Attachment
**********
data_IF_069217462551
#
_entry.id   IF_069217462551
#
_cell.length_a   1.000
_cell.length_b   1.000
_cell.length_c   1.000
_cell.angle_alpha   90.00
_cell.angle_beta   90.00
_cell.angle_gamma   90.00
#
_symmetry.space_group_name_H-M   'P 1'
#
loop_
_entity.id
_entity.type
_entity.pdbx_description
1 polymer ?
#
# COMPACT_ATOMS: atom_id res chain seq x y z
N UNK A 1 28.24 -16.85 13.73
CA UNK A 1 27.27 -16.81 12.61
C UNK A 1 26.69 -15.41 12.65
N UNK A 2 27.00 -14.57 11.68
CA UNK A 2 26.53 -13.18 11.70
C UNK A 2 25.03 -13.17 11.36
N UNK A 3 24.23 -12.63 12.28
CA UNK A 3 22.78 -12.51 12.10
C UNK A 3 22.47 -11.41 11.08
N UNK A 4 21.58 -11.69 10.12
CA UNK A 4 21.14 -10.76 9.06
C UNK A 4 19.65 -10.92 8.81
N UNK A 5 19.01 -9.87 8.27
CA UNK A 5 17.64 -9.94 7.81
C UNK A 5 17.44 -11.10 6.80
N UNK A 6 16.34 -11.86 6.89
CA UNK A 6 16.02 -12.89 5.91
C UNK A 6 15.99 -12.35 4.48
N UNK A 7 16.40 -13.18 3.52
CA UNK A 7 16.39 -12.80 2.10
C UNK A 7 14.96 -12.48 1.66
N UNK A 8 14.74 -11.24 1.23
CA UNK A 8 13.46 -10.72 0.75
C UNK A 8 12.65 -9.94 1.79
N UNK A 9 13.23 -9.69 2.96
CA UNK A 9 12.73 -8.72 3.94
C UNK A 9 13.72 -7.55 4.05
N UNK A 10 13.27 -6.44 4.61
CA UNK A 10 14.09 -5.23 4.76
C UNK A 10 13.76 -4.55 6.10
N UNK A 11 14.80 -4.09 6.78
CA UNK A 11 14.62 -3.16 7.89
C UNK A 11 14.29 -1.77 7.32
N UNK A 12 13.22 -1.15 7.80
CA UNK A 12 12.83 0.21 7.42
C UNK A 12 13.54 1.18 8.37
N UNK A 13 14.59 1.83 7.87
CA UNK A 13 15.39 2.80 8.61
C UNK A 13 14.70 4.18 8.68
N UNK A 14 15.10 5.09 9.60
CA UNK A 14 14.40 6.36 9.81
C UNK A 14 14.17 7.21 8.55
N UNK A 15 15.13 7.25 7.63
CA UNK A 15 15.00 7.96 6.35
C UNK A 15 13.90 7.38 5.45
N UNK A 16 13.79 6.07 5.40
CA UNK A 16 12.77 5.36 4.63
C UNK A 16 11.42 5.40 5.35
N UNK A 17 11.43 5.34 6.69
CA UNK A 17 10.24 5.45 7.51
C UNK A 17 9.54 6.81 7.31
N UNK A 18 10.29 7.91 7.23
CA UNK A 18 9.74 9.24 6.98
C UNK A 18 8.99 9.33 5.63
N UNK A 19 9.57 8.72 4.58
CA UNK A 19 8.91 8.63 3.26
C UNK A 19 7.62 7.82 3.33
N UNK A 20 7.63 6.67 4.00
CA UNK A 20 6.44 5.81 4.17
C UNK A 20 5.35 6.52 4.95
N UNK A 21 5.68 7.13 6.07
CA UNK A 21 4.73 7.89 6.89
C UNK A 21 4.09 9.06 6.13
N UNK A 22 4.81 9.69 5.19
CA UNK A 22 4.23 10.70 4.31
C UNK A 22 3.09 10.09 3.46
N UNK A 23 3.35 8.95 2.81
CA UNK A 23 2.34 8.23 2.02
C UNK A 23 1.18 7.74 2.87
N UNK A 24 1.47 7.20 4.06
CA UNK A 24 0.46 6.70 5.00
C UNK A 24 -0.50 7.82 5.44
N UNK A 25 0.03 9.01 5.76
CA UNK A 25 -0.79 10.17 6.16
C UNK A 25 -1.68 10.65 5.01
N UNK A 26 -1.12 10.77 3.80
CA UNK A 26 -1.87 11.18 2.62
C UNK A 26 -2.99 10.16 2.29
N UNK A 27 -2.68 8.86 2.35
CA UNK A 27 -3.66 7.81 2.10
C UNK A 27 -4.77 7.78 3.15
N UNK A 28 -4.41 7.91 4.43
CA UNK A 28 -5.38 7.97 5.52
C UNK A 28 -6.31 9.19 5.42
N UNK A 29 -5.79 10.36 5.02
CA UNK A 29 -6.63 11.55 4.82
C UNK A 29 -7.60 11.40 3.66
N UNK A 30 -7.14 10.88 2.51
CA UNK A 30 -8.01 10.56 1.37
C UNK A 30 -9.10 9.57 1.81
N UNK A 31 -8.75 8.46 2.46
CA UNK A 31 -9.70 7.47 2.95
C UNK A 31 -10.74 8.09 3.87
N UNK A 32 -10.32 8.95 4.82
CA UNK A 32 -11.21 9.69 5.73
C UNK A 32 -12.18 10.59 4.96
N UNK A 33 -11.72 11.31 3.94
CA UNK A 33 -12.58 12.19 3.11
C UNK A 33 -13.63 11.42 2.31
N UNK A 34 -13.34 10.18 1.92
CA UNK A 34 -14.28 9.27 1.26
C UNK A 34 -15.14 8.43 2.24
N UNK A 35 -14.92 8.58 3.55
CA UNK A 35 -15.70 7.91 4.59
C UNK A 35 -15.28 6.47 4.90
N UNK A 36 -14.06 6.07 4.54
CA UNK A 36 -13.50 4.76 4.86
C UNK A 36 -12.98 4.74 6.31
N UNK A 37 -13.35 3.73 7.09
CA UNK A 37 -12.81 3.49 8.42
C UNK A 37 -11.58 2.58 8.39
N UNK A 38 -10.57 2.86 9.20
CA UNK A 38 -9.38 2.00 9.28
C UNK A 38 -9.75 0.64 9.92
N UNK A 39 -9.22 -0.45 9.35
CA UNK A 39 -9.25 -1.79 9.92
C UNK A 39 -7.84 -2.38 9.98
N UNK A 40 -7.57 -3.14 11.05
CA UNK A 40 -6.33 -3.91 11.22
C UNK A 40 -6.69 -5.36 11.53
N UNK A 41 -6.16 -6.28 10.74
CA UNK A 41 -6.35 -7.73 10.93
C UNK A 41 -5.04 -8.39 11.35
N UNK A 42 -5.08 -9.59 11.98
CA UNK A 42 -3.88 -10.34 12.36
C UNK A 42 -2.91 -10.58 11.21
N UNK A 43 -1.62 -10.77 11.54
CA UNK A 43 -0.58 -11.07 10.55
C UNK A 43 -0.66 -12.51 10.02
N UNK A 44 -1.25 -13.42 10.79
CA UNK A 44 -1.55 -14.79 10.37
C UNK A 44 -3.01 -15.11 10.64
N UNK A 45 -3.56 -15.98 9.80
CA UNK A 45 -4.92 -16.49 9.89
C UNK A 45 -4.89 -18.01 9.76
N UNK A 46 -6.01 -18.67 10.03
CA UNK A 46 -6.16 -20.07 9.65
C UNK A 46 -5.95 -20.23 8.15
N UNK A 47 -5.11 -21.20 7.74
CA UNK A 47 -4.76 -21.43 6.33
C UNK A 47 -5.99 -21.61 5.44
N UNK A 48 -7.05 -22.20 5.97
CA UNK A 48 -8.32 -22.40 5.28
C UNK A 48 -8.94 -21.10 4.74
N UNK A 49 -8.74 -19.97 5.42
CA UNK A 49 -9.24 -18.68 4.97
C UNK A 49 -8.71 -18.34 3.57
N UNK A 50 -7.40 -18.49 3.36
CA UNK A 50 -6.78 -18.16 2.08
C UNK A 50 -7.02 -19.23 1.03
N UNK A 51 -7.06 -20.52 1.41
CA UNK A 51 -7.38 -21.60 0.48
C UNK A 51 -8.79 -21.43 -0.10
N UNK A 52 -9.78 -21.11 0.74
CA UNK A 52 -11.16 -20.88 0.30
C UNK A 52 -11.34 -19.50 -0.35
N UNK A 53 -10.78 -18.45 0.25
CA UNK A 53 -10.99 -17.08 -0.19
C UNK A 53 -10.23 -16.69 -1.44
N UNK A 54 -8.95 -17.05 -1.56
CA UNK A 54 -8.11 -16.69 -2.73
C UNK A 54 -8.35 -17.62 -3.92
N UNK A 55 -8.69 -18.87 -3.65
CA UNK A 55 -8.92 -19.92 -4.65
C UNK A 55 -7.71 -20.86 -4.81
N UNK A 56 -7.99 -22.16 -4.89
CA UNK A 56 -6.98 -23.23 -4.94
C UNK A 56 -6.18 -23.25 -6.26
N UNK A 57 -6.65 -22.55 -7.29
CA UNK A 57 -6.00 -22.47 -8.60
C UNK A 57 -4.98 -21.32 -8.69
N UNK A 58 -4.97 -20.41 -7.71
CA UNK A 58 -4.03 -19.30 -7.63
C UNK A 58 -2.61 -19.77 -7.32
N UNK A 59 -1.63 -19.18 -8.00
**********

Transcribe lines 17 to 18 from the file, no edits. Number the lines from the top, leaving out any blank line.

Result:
_entity.pdbx_description
1 polymer ?